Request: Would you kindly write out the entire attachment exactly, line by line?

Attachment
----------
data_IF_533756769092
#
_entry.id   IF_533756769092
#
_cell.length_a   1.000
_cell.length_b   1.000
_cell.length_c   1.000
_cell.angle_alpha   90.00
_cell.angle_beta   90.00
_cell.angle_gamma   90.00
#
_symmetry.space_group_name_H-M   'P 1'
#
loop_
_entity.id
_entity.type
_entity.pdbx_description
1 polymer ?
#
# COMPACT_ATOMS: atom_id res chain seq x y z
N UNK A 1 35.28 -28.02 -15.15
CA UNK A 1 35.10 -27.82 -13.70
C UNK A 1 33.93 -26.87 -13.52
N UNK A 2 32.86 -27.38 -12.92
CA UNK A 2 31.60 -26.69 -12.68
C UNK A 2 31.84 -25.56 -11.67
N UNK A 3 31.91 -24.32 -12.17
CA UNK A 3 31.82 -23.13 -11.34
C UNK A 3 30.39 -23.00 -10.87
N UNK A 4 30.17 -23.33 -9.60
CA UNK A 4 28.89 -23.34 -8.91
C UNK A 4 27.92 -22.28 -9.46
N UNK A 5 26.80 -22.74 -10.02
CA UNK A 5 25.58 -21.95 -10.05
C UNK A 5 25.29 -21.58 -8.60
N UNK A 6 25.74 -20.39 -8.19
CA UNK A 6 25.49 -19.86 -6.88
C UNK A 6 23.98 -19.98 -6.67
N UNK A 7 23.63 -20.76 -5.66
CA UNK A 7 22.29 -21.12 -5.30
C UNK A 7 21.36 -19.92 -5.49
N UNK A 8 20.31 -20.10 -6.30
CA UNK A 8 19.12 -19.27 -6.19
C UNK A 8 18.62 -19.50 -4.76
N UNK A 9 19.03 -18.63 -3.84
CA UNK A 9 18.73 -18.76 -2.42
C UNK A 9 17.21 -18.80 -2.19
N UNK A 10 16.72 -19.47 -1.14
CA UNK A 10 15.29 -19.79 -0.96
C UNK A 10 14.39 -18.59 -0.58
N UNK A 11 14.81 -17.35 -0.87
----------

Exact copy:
data_IF_533756769092
#
_entry.id   IF_533756769092
#
_cell.length_a   1.000
_cell.length_b   1.000
_cell.length_c   1.000
_cell.angle_alpha   90.00
_cell.angle_beta   90.00
_cell.angle_gamma   90.00
#
_symmetry.space_group_name_H-M   'P 1'
#
loop_
_entity.id
_entity.type
_entity.pdbx_description
1 polymer ?
#
# COMPACT_ATOMS: atom_id res chain seq x y z
N UNK A 1 35.28 -28.02 -15.15
CA UNK A 1 35.10 -27.82 -13.70
C UNK A 1 33.93 -26.87 -13.52
N UNK A 2 32.86 -27.38 -12.92
CA UNK A 2 31.60 -26.69 -12.68
C UNK A 2 31.84 -25.56 -11.67
N UNK A 3 31.91 -24.32 -12.17
CA UNK A 3 31.82 -23.13 -11.34
C UNK A 3 30.39 -23.00 -10.87
N UNK A 4 30.17 -23.33 -9.60
CA UNK A 4 28.89 -23.34 -8.91
C UNK A 4 27.92 -22.28 -9.46
N UNK A 5 26.80 -22.74 -10.02
CA UNK A 5 25.58 -21.95 -10.05
C UNK A 5 25.29 -21.58 -8.60
N UNK A 6 25.74 -20.39 -8.19
CA UNK A 6 25.49 -19.86 -6.88
C UNK A 6 23.98 -19.98 -6.67
N UNK A 7 23.63 -20.76 -5.66
CA UNK A 7 22.29 -21.12 -5.30
C UNK A 7 21.36 -19.92 -5.49
N UNK A 8 20.31 -20.10 -6.30
CA UNK A 8 19.12 -19.27 -6.19
C UNK A 8 18.62 -19.50 -4.76
N UNK A 9 19.03 -18.63 -3.84
CA UNK A 9 18.73 -18.76 -2.42
C UNK A 9 17.21 -18.80 -2.19
N UNK A 10 16.72 -19.47 -1.14
CA UNK A 10 15.29 -19.79 -0.96
C UNK A 10 14.39 -18.59 -0.58
N UNK A 11 14.81 -17.35 -0.87